Generally, it’s better to watch the market react to news than to be a part of the reaction. Remember that market dips may present the best buying opportunities but they’re also the toughest times, emotionally, for making a commitment to an investment.

Betting only on winners. Some 85% of the new money going into domestic equity mutual funds goes to funds with MorningStar ratings of four or five stars, according to one estimate. This may be one reason that the government requires this disclosure for investment products: Past performance is no guarantee of future results. The disclosure is required because it is true. High returns are usually accompanied by high risks; ultimately, those risks may undermine performance.

Abnormal returns, whether they are high or low, tend to return to the average in the long run. Investing on the basis of the very highest recent returns runs a significant risk of getting in at the top of the price cycle, with a strong chance for disappointment.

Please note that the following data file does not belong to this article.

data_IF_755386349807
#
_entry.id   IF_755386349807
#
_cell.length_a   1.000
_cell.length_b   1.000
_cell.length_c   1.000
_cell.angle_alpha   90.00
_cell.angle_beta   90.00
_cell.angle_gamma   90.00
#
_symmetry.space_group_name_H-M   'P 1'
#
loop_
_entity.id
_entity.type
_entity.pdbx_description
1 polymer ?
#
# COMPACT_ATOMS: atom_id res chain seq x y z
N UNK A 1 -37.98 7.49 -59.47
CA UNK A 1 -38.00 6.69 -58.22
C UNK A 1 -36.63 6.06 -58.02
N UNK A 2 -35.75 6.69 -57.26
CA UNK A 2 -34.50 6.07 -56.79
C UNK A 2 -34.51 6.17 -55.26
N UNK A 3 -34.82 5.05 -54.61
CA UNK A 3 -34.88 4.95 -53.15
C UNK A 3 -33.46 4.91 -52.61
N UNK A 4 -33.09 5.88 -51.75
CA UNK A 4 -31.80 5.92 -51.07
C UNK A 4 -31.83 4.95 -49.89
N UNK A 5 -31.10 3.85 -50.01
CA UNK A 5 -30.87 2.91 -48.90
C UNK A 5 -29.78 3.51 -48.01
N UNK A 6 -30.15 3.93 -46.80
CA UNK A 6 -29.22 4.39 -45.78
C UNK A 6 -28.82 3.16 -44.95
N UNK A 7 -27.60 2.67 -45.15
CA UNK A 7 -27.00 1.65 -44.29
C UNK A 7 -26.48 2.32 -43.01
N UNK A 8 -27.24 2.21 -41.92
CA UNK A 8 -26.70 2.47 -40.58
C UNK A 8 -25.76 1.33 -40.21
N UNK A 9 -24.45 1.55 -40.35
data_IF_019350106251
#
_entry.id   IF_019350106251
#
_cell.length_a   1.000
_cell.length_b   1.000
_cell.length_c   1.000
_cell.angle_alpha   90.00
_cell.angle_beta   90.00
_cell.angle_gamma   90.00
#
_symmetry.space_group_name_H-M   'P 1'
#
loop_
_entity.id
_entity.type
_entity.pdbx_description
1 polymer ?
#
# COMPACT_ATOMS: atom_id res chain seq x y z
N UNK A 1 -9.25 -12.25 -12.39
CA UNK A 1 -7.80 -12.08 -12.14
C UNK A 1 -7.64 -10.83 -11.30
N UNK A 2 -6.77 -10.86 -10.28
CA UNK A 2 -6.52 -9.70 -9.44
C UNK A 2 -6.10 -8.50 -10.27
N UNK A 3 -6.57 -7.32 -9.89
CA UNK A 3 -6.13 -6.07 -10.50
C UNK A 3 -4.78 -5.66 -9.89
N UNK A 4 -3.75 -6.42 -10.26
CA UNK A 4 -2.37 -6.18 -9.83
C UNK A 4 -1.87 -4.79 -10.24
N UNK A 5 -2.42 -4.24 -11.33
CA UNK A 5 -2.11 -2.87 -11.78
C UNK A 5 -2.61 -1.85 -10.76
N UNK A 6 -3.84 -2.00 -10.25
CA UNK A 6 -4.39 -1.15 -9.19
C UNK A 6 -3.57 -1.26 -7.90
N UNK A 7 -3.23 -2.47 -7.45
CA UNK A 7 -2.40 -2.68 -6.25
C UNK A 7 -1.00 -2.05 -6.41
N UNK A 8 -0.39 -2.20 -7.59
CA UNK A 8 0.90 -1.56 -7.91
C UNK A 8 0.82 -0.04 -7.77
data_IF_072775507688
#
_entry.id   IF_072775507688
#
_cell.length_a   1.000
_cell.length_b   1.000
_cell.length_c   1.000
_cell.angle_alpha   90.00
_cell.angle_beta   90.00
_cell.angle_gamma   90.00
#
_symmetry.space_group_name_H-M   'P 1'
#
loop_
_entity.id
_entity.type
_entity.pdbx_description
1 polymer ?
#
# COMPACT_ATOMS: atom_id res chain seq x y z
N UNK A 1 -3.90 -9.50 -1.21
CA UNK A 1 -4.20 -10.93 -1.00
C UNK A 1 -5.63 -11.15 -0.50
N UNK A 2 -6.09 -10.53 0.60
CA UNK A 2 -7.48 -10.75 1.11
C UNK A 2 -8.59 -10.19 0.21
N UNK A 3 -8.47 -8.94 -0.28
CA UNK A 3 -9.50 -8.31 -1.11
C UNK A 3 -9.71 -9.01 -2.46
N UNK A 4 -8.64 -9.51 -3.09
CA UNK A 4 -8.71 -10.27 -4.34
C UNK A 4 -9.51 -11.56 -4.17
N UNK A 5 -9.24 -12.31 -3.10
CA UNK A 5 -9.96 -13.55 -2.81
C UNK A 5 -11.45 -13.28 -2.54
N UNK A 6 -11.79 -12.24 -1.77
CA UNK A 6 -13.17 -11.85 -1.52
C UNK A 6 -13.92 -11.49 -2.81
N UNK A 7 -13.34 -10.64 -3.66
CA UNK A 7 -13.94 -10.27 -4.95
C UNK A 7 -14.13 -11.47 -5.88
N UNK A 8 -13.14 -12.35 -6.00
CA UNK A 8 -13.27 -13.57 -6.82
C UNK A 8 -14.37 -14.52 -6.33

THE ALTERNATIVE APPROACH

To avoid impulsive decisions that may be tainted with emotion, one needs an investment plan. The best way to moderate the impact of stock and bond volatility in difficult markets is to own some of each. Assets do not move up down in lockstep. When stocks rise, bonds may fall. Or at other times, bonds also may rise when stocks do. The movements of each asset class can be mathematically correlated to the movements of the other classes. Portfolio optimization involves the application of these relationships to the investor’s holdings.